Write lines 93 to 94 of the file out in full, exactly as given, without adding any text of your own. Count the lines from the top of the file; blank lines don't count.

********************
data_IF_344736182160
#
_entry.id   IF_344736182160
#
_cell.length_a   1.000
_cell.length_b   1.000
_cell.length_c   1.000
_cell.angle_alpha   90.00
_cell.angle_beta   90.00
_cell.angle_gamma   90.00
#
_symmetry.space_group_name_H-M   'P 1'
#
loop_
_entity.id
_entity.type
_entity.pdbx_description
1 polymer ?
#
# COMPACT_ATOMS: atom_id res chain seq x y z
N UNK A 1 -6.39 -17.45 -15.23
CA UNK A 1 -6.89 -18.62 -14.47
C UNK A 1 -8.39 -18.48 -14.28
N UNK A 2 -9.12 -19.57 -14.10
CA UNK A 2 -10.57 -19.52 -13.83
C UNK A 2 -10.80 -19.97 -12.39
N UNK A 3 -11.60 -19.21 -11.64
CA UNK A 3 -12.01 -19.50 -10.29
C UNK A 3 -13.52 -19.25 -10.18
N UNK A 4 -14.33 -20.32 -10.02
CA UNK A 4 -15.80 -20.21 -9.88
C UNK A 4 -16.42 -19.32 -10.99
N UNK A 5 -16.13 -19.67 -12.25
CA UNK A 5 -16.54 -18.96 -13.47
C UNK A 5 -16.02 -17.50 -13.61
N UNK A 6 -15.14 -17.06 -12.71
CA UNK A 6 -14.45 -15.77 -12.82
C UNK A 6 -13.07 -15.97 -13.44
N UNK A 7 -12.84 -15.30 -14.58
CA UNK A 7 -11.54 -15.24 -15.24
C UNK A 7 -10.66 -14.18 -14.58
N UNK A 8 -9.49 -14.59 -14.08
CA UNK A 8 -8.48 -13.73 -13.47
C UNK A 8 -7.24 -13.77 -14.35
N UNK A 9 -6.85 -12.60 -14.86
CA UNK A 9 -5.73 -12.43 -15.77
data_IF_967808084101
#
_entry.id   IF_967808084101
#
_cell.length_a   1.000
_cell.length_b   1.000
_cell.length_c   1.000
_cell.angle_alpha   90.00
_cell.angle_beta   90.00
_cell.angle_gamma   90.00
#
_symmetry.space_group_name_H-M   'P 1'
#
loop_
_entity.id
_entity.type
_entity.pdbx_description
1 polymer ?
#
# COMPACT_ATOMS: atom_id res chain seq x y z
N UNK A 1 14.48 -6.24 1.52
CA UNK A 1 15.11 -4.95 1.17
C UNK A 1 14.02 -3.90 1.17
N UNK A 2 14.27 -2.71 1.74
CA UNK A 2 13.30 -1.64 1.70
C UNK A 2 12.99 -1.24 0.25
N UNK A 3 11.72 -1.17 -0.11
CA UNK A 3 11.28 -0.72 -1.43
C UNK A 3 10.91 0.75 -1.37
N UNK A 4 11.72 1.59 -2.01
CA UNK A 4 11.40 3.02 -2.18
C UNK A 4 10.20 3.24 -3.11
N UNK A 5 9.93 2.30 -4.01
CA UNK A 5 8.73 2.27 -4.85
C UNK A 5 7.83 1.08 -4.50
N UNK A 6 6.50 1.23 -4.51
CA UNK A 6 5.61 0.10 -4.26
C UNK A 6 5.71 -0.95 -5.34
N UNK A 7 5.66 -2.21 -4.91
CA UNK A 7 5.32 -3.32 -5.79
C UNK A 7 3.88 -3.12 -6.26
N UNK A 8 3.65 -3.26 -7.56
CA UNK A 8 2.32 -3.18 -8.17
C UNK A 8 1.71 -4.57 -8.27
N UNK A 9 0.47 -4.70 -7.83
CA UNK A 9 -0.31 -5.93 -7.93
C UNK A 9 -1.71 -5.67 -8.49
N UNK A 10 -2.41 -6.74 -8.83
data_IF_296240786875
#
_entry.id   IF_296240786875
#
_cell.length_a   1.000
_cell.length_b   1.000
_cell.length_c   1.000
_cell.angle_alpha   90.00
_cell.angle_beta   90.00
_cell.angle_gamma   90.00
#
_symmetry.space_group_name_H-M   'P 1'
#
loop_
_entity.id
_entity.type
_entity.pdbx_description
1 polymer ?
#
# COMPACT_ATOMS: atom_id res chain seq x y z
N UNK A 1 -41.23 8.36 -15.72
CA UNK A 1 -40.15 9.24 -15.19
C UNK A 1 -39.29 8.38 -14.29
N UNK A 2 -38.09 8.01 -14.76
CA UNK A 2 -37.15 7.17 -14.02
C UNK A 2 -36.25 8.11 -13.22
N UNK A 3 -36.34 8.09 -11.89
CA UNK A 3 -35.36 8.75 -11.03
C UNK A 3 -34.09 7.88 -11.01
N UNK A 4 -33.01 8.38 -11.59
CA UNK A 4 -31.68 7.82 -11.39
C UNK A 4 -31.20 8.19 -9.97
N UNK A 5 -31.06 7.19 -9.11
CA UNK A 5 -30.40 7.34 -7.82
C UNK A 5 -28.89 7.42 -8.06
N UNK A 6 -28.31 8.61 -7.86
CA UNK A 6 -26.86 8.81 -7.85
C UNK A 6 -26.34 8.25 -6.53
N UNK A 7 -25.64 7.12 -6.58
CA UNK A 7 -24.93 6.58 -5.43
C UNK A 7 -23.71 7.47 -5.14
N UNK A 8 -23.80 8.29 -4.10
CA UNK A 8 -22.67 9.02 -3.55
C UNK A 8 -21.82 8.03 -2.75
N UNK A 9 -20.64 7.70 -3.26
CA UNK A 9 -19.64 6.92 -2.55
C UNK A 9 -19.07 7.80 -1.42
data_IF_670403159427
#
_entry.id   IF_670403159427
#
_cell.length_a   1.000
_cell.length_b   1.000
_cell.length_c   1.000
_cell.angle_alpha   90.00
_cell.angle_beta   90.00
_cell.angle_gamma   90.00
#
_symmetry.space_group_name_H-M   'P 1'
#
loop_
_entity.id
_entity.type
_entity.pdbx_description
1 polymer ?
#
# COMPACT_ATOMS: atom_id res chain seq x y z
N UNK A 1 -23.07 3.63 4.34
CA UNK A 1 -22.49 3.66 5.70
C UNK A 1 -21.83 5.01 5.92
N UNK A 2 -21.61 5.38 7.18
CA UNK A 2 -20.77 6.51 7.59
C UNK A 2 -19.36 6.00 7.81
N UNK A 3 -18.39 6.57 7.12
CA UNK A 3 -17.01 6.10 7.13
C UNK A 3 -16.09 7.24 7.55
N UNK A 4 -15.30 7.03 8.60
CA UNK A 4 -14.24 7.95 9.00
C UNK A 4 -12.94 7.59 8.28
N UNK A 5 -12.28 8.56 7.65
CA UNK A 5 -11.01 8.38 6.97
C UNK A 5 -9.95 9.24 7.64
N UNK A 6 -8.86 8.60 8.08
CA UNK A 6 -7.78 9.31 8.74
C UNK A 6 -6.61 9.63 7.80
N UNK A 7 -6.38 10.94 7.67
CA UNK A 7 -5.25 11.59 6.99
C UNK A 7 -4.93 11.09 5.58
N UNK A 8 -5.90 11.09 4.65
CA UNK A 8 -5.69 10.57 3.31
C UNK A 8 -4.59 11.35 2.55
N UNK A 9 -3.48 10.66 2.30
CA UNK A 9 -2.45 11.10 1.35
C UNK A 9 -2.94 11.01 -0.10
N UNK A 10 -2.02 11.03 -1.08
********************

C UNK A 9 -1.71 -5.67 -8.49
N UNK A 10 -2.41 -6.74 -8.83